LOVELL, Maine — A proposal to build a 35-megawatt solar farm on private property in Lovell brought robust objections from the residents who thronged a Lovell Planning Board meeting last Wednesday.
It was standing-room only in town hall when roughly 130 people packed the meeting room to hear a proposal from Walden Solar Maine III, which is seeking a conditional use permit from the town.
Walden Solar is a subsidiary of Walden Renewables Development LLC of Portsmouth and New York. The project will consist of two solar panel arrays, on 177 acres of private property between Christian Hill Road and Shave Hill Road.
The summary says the panels will create carbon-free, affordable electricity supply for over 9,500 Maine homes. The power will be sold to Central Maine Power at about 3.7 cents per kilowatt hour. The overall project life is 40 years. A 600-page application has been posted to Lovell’s website.
Landscape architect Steve Thompson of Terrence J. DeWan & Associates of Yarmouth, Maine, described the results of the visual impact analysis he performed. He said the array would be visible only from 0.13 percent of the land mass in town. But it would be visible from vantage points on Christian Hill, which is one of seven scenic areas listed in Lovell’s Comprehensive Plan.
“From Christian Hill Road there are intermittent views of this project,” said Thompson. “That’s not something we’re saying doesn’t exist.”
He said most people who see the project would be driving and see it from Christian Hill Road for a matter of seconds.
Some attendees called out that walkers who would see the panels for longer than that. One man said solar panels would still interrupt the view of the hill and mountain tops.
“Our professional opinion is this project would not unreasonably adversely impact the scenic resources,” said Thompson, who got jeers from the audience.
The meeting got increasingly chaotic as members of the audience constantly interrupted with comments and questions. At one point, Christian Hill Road resident Lynn Hurd delivered what she said was a petition from 75 adult residents opposing the project. Hurd said she was born and raised in Lovell and feels fortunate to have been able to enjoy Christian Hill’s beauty. She said she frequently sees drivers stop to take it in and take pictures.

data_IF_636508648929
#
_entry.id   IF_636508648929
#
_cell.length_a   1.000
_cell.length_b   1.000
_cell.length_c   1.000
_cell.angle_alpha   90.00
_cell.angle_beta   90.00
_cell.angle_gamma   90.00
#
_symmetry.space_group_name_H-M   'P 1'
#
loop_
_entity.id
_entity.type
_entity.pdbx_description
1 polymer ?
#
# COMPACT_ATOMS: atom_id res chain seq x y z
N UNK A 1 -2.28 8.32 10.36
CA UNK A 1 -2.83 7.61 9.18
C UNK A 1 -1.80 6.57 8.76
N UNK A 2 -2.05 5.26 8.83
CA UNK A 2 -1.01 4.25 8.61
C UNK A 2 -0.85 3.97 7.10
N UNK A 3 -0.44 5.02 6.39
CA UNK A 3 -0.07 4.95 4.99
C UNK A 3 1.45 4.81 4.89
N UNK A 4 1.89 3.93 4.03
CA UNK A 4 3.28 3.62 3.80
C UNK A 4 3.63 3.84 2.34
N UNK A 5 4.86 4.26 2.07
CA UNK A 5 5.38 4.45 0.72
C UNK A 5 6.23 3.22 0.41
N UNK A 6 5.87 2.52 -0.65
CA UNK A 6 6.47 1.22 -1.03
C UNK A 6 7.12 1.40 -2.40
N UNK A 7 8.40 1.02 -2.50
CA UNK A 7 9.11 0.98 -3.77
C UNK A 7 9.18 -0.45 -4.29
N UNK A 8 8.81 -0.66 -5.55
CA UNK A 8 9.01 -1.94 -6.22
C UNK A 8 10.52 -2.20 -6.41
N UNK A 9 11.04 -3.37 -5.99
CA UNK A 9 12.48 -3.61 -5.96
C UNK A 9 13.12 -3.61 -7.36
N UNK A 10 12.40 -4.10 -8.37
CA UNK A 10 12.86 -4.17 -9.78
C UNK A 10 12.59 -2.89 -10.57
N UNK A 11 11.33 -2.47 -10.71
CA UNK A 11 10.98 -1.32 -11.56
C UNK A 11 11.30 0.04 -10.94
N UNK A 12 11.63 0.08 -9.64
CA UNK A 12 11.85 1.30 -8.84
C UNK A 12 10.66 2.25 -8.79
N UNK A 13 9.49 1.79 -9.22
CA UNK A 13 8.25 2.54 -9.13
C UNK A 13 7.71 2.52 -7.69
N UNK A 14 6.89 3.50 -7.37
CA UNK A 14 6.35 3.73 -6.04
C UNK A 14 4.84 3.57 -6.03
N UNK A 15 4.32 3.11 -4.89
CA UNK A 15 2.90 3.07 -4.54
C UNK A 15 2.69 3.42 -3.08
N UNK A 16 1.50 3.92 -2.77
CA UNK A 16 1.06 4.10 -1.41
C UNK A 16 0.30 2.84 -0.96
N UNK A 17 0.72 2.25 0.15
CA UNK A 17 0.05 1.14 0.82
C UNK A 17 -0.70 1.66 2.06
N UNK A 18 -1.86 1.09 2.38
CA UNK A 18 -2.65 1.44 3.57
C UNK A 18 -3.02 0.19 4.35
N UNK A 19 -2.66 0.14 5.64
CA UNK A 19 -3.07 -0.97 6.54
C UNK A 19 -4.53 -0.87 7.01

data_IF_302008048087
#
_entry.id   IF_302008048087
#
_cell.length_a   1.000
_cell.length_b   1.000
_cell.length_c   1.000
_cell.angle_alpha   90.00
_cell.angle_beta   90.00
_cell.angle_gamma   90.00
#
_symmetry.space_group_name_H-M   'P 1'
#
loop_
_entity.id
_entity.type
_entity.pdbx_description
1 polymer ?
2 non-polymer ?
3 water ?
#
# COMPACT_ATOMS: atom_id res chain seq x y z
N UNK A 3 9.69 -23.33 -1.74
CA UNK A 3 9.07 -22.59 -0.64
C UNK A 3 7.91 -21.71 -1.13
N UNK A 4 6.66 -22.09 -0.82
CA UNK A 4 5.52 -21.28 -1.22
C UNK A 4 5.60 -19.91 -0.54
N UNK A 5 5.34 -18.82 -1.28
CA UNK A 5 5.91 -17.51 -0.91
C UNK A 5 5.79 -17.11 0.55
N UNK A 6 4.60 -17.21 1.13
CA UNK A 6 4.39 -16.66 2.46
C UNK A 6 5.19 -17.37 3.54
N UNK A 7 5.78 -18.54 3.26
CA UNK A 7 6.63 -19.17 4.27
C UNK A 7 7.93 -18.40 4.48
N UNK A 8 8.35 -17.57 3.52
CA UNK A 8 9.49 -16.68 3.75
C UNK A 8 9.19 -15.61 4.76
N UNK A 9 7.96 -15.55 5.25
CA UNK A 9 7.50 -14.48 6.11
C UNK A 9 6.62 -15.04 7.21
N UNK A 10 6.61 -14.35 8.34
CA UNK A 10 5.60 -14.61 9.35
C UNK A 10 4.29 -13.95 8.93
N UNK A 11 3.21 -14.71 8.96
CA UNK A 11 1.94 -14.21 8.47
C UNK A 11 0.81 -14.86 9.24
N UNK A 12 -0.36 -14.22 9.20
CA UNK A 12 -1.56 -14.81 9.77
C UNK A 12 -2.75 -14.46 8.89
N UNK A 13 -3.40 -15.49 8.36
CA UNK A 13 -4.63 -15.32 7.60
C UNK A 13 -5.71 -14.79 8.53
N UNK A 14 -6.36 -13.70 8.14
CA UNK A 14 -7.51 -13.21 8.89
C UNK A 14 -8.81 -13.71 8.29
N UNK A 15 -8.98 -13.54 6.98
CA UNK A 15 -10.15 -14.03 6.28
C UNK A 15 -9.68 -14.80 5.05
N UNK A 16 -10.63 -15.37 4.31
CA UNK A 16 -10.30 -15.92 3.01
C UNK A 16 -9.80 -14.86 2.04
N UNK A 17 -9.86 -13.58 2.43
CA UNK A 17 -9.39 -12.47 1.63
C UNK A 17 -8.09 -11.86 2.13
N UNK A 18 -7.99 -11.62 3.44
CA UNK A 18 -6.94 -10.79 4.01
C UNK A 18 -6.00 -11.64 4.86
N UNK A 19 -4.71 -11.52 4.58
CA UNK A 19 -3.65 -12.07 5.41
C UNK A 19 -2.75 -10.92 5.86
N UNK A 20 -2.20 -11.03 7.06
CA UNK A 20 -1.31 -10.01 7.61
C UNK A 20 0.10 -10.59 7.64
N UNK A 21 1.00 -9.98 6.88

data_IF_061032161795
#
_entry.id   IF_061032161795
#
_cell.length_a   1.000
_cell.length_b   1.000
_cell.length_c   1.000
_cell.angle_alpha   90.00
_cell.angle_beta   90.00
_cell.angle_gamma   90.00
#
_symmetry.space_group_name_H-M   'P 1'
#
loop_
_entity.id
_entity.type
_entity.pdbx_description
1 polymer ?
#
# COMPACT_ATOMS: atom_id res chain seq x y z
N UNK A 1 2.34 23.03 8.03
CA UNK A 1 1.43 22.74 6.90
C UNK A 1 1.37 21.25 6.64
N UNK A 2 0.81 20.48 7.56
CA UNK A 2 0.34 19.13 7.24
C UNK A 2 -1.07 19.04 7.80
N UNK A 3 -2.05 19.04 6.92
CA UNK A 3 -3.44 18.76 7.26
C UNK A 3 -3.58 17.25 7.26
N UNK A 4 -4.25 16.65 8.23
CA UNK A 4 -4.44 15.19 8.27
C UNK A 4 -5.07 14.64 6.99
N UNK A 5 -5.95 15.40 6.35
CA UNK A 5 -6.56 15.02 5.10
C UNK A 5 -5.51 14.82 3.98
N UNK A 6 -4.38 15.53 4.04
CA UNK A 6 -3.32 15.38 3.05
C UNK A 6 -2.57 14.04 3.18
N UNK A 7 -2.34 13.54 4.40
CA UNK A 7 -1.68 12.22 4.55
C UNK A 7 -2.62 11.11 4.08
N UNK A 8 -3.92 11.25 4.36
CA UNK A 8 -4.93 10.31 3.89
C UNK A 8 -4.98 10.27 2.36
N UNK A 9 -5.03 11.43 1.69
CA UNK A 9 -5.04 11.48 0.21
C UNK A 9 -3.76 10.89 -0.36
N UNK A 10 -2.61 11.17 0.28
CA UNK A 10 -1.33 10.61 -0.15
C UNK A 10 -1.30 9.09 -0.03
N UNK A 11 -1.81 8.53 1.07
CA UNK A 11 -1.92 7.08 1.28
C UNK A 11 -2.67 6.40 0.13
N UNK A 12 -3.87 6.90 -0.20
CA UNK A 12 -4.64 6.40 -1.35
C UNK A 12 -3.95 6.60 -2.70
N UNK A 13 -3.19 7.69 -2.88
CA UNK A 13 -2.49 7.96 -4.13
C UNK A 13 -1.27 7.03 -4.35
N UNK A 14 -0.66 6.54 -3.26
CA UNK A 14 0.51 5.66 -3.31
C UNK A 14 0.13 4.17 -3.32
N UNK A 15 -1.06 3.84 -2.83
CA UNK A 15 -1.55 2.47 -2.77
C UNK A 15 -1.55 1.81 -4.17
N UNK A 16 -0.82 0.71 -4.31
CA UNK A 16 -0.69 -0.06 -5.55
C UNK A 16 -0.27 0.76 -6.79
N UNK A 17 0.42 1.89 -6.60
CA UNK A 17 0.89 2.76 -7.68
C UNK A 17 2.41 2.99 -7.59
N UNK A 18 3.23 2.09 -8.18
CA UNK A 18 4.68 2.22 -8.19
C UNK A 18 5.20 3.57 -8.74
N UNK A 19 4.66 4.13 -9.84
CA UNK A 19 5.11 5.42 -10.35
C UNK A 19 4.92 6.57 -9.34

“At present, there is talk that I will look down toward the mountains ... only to see a huge section of woods removed and an enormous mass of solar panels and whatever apparatus is involved in its place,” said Hurd, adding her concern is also economic.
“We all are deeply concerned about property values in Lovell. Who is going to want to move here if our property values go down the tubes?” she asked rhetorically.
Hurd also said she didn’t get any notification that the project was coming, to which applicants said it was too early for abutters to be noticed.
“An enormous amount of people are affected — residents, non-residents and visitors to Kezar Lake and other scenic areas have been drawn to Lovell for many years,” said Hurd.
“There are other places suitable for this, but not in such a peaceful scenic vicinity for everyone to see. This is a residential zone, not commercial or industrial. It should not have been even a consideration. I do believe we need open energy in our world, but this is not the place for it.”
Hurd received applause, and planning board chair Heinrich Wurm said, “Duly noted, thank you.”
Because solar isn’t in the town ordinances, the planning board must look at the most closely similar entity that is listed. Planning board members said if they could, they would change that rule somehow to give themselves more latitude.
A consultant for Walden suggested that the array is most similar to a telecommunications facility.
“The use category of telecommunications facilities makes sense for permitting purposes, as the project will create similarly low land-use intensity, traffic impacts, public services impacts and environmental impacts,” said Walden in paperwork posted to the town website.
Some residents suggested that the board enact a moratorium that would halt this and other solar projects for 180 days and the town time to change its ordinance. The moratorium process would involve approval from selectmen and voters at a special town meeting.
Planning board members talked about whether they could simply change the zoning ordinance through a special town meeting without going through the moratorium process.
Wurm mentioned he’s trying to find a lawyer to help the board follow the proper steps in considering this project. However, he said, many lawyers had already done business with the applicant and could not represent the town. “We need to know, do we have the time to change (the zoning ordinance) or is it too far into the application already that we cannot,” said Wurm. “If we cannot, we need an emergency moratorium.”
Ultimately, a majority of planning board members decided that without legal guidance they wouldn’t go for the moratorium.
The board voted 3-2 (Wurm, Kevin McDonald and Eugene Jordan in the majority) against asking selectmen for a moratorium. In the minority were second chair Jane Lansing and Diane Caracciolo.
The planning board is set to meet Dec. 15 and Jan. 5. The solar project is not on the Dec. 15 agenda.
Applicants said the approval process will be a “very public process” and there will be other meetings that residents will be able to attend and speak at.
Once the project is voted complete, that sets in motion deadlines for public comment and a vote on whether to approve the project. The applicant must also seek state approvals.